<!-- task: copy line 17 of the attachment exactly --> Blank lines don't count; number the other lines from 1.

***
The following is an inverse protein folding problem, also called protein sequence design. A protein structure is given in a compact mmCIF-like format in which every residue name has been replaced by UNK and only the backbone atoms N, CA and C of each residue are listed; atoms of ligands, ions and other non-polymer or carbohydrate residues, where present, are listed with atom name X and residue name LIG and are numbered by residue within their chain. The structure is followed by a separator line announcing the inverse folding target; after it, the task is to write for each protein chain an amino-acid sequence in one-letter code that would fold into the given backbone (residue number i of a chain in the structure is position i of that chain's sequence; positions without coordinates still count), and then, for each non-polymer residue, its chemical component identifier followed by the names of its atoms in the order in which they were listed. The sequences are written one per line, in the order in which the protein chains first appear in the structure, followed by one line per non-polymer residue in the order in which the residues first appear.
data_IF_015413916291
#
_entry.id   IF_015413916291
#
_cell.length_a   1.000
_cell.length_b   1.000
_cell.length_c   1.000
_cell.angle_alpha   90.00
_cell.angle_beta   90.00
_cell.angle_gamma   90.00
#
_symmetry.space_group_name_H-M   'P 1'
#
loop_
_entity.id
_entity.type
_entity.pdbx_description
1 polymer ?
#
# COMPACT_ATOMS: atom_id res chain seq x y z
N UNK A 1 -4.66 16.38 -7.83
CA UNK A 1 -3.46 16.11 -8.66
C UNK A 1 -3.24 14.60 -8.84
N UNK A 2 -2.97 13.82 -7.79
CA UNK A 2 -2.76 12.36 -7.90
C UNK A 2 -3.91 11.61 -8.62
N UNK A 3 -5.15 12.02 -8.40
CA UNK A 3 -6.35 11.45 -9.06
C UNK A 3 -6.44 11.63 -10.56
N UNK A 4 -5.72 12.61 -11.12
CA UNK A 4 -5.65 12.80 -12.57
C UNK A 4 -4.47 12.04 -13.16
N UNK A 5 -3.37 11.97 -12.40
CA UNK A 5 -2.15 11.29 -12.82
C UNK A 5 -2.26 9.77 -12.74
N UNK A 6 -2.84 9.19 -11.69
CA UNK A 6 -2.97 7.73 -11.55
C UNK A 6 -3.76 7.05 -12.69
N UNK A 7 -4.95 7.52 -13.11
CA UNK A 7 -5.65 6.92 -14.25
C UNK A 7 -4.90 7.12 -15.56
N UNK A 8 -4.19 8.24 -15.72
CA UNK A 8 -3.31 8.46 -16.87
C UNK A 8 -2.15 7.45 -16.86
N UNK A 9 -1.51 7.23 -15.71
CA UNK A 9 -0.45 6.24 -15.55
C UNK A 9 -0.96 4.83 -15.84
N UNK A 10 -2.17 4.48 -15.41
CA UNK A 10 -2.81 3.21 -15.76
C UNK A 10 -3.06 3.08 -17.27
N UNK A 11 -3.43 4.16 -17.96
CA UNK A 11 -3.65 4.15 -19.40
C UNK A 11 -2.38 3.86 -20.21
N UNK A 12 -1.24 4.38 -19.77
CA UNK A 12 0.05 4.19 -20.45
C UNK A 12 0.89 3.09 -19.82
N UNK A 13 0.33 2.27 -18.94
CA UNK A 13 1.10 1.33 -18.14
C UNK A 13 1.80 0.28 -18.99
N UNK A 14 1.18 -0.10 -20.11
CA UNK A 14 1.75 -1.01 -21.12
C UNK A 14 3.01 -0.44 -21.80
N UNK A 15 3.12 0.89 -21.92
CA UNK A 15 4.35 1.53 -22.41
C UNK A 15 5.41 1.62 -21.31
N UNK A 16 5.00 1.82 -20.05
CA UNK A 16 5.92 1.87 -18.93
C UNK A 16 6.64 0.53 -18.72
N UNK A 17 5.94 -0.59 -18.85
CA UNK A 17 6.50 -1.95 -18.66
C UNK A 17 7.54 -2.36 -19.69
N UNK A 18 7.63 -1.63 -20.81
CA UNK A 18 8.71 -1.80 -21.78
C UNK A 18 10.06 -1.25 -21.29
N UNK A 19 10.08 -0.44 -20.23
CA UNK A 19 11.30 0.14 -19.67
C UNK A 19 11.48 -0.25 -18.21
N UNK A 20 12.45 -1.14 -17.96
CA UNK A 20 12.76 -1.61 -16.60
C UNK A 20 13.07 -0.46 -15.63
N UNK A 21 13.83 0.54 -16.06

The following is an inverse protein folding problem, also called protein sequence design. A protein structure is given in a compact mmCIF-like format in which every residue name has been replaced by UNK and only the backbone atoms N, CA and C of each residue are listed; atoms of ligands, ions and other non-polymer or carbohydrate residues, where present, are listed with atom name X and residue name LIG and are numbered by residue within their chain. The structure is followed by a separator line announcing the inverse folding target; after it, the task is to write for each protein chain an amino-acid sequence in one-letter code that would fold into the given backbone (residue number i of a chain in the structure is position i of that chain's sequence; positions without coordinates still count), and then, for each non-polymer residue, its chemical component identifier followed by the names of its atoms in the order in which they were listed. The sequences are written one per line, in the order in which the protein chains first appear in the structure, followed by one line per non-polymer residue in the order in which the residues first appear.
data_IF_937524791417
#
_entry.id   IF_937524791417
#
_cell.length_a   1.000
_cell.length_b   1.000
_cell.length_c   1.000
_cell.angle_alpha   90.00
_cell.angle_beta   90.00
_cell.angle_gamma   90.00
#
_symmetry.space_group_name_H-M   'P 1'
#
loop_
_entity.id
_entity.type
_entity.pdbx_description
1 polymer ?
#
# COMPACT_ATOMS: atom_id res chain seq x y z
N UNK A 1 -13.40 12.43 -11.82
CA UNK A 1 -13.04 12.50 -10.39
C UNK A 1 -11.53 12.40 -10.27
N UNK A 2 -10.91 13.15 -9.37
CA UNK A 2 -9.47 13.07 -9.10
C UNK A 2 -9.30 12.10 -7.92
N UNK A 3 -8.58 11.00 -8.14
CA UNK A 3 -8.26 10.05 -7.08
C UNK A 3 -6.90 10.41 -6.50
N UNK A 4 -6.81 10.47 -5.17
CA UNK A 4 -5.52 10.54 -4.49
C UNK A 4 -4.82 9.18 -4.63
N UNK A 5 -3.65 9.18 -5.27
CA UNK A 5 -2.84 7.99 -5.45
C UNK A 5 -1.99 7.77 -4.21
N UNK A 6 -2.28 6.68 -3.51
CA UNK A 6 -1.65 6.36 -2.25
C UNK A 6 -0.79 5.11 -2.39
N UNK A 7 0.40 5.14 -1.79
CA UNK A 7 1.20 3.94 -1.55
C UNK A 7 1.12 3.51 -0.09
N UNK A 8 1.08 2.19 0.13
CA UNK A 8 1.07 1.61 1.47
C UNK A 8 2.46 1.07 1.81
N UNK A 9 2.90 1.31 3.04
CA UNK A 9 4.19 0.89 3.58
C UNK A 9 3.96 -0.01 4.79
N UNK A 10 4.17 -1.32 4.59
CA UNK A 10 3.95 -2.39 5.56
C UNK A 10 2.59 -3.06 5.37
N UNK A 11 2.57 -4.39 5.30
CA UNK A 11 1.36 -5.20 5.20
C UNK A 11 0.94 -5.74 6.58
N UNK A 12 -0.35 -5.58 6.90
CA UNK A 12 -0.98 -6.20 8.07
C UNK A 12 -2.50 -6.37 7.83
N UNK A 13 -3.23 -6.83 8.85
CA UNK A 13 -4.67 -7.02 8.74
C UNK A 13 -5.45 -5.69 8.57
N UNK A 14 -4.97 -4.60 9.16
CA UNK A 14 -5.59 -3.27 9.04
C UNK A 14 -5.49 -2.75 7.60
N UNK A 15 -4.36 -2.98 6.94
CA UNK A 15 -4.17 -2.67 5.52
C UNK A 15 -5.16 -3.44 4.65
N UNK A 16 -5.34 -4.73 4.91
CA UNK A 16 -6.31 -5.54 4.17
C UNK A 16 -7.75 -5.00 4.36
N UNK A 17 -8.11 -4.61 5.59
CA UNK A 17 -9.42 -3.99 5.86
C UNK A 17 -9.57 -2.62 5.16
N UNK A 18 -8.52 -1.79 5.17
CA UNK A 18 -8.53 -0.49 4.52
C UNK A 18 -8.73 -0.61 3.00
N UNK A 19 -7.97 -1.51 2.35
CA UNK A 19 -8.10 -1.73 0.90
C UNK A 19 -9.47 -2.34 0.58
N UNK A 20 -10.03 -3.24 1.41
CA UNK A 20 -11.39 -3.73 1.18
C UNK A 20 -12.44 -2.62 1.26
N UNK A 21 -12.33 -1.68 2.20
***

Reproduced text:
_entity.type